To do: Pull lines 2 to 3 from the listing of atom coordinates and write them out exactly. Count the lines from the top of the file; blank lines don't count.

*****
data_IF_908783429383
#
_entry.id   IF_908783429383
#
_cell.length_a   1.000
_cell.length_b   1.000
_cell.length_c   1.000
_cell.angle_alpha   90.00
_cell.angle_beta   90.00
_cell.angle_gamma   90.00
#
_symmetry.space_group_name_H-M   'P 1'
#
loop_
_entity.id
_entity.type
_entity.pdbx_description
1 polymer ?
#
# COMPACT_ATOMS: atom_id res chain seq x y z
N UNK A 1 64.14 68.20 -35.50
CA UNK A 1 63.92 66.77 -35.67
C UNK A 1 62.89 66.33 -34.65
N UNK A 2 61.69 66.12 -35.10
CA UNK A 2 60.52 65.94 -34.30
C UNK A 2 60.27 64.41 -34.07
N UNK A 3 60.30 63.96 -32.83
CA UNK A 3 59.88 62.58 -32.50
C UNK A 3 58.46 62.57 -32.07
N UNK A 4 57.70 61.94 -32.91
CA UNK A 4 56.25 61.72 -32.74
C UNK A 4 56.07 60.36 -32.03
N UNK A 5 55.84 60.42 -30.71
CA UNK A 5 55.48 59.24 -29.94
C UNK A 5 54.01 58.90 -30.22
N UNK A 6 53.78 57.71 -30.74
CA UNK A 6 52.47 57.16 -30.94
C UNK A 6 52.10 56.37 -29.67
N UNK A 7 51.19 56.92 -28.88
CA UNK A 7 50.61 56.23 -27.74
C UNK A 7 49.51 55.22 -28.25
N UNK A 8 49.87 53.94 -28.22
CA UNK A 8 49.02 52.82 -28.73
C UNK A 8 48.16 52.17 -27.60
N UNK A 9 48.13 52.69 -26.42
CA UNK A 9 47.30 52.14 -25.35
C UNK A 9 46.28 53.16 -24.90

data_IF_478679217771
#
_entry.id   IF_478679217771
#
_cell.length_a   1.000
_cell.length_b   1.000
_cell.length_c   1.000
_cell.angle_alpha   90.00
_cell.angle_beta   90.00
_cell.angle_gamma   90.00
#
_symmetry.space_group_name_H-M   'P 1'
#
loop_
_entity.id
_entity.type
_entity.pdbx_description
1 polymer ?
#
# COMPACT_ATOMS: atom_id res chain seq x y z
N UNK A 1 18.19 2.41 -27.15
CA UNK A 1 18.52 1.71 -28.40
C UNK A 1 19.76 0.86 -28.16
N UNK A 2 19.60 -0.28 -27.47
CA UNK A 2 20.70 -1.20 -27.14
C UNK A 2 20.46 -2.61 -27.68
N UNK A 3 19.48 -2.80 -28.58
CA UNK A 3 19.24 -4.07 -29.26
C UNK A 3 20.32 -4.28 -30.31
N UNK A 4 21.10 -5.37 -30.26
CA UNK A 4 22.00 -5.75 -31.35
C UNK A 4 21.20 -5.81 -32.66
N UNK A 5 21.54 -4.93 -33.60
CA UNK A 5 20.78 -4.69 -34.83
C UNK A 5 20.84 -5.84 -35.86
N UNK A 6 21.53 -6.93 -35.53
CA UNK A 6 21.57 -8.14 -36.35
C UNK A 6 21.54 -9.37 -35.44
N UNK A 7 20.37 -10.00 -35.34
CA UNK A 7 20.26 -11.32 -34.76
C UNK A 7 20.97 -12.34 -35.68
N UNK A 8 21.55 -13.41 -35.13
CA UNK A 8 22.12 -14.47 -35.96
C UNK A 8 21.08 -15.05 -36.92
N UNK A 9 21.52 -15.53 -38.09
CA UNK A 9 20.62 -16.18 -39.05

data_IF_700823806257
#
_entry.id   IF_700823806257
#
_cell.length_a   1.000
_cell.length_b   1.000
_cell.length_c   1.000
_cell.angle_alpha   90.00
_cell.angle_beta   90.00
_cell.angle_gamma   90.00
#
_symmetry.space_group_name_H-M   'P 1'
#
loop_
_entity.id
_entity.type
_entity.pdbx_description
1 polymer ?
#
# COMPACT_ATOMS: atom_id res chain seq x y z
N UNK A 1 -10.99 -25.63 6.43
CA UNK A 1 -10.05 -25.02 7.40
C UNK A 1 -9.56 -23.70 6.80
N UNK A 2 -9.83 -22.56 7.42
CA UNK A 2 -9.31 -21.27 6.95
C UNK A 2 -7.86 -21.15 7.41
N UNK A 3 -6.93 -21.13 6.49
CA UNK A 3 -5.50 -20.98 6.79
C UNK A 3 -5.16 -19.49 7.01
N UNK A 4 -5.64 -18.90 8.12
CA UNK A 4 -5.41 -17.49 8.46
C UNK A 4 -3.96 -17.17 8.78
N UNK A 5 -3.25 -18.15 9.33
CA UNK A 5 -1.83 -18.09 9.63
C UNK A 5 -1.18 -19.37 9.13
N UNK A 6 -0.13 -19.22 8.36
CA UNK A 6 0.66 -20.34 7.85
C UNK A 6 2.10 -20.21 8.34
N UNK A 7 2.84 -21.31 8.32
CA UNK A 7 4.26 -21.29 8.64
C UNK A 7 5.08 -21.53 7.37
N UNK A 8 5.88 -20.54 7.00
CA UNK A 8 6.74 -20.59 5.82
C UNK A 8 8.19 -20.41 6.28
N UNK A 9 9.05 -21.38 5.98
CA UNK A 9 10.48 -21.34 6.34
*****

#
_entry.id   IF_908783429383